boost your resilience

Learning to boost your resilience is relatively simple if you go about it consistently. Getting into the right mindset is all-important. From there, some simple steps will help you develop resilience as the essential life skill that it is.

The more resilient you are the better you are able to use your strengths and skills to cope and recover from problems and challenges like changes at work, job loss, financial pressures, illness, natural disasters and emergencies, divorce or bereavement.

Being more resilient does not mean stress disappears, but it brings the ability to overcome adversity and move forward with your life.

Being able to ‘bounce back’ like this doesn’t mean that you avoid stress. The problems of life affect us all, but more resilience means better coping, less disruption, and the ability to learn and grow rather than wither and grind to a halt when the pressure’s on.

It also means that you’ll be better at protecting yourself. For example, by spotting the early warning signs of stress in yourself, and taking action to help yourself before the stress builds up to unmanageable levels..

Here are the keys to boost your resilience

Becoming resilient requires a shift in thinking;
I call these three areas of focus the Three ‘A’s. They are Aspiration, Attitude and Adaptability.


Create a Life Development Plan and derive a personal mission statement from that. It will inspire and guide and help you articulate your values and identity.


Develop attitudes of Commitment, Care and Confidence towards the things you do and adopt a mindful approach to tasks.


Viewing a negative event as a challenge – an opportunity for learning and development rather than a crisis– helps build resilience.

So these three As contribute top a resilience mindset. They are the major keys to build and boost your resilience.

Once you have begun to develop that mindset, here are some further tips to help you towards greater resilience:

Nine steps to resilience

1. Cherish social support and interaction. Good relationships with family and friends and others are vital. Being active in the wider community also helps.

2. Treat life as a learning process. Develop the habit of using challenges as opportunities to acquire or master skills and build achievement.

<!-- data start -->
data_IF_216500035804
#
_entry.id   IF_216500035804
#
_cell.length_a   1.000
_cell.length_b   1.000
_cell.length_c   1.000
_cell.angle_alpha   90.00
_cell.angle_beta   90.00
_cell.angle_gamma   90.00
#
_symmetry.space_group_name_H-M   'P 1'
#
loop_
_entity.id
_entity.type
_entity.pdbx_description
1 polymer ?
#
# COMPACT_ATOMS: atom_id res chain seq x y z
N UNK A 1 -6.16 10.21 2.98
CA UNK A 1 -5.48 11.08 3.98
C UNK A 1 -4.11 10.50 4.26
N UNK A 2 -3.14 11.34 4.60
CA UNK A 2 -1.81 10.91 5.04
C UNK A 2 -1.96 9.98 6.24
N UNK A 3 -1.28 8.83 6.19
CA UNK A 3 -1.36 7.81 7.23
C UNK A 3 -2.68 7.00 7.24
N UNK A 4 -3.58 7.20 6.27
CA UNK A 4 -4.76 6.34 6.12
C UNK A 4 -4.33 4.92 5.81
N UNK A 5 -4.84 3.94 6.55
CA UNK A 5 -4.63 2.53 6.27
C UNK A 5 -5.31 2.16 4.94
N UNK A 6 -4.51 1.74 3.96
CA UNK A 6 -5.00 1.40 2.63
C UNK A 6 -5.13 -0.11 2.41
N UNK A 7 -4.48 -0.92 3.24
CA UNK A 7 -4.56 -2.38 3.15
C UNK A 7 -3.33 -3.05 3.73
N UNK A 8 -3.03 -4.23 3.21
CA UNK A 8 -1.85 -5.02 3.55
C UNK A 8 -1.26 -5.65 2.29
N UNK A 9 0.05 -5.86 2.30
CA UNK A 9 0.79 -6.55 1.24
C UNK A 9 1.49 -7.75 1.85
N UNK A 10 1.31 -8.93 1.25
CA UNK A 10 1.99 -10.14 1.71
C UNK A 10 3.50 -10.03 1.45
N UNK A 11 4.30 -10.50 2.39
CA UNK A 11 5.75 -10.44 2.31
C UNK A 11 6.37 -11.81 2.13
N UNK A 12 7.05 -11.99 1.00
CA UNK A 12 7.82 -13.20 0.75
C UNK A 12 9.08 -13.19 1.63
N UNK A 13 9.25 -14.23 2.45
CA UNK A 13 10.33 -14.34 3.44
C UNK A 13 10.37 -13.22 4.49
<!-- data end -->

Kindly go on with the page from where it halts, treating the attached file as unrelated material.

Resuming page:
3. Avoid making a drama out of a crisis. Stress and change are part of life. How we interpret and respond to events has a big impact of how stressful we find them.

4. Celebrate your successes. Take time at the end of each day to review what went well and congratulate yourself. This trains the mind to look for success rather than dwelling on negativity and ‘failure’.

5. Develop realistic life goals for guidance and a sense of purpose. Do something each day to move towards them. Again, small is beautiful; one small step amid the chaos of a busy day will help.

6. Take positive action. Doing something in the face of adversity brings a sense of control, even if it doesn’t remove the difficulty.

7. Nurture a positive view of yourself. Developing confidence in your ability to solve problems and trusting your instincts helps to build resiliency.

8. Keep a realistic perspective. Place challenging or painful events in the broader context of lifelong personal development.

9. Practice optimism. Nothing is either wholly good or bad. Make your thinking work for your benefit, rather than letting it stymie you with doubt or by seeing only the bad side.

It doesn’t end there (for example, try these three unusual ideas to boost your resilience). But these nine steps are the tried and tested way to go about it.

Boost your resilience and you won’t look back. It won’t necessarily mean less that and life’s difficulties disappear, but it confers the ability to tackle problems head on, to overcome adversity and move on with their lives. You’ll deal with the stress differently, sooner and more effectively. You’ll recognise what you can control and what you can’t, and your life will take a turn for the better.

I’m a psychologist, coach, and therapist. All my work is aimed at enabling people to improve personal aspects of their lives and work.